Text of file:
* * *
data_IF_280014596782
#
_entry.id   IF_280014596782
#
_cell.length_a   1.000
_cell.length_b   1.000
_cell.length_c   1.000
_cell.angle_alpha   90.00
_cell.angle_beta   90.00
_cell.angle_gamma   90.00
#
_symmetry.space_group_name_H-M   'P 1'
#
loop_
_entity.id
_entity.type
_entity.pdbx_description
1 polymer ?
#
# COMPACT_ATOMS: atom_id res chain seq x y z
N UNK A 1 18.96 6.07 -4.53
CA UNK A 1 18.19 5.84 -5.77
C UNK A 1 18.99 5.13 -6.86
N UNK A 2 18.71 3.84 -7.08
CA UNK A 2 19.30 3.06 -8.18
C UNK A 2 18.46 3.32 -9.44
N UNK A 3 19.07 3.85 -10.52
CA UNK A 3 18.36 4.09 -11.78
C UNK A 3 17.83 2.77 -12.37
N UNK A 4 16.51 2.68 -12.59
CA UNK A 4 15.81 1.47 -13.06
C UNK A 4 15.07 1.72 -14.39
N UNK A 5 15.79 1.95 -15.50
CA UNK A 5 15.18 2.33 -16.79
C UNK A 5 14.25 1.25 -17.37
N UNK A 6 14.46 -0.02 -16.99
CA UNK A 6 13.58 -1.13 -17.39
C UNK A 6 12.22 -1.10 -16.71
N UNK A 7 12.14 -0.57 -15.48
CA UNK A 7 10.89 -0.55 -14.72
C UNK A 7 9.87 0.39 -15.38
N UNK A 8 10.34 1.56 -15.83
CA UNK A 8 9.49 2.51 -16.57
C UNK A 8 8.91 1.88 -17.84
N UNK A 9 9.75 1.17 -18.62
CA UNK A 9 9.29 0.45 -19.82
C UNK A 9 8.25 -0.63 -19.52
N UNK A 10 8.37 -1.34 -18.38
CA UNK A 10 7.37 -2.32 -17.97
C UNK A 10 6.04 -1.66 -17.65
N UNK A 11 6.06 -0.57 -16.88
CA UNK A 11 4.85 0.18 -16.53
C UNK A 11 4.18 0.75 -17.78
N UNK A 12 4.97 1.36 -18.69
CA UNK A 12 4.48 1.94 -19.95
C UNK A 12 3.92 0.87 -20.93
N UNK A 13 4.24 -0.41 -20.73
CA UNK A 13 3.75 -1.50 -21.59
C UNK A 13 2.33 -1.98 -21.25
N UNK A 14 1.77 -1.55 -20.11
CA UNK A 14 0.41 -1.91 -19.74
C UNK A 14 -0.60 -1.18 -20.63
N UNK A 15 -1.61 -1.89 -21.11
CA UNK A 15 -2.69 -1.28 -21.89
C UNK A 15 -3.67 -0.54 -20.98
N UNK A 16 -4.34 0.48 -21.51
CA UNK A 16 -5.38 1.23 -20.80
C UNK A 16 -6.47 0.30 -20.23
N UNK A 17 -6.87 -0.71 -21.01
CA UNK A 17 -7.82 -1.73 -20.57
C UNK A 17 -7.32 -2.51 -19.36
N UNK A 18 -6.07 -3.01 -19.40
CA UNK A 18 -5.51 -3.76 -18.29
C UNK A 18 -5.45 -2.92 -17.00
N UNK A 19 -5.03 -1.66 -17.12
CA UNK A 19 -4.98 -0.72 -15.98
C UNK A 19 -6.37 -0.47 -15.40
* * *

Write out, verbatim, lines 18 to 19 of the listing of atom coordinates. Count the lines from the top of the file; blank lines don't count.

1 polymer ?
#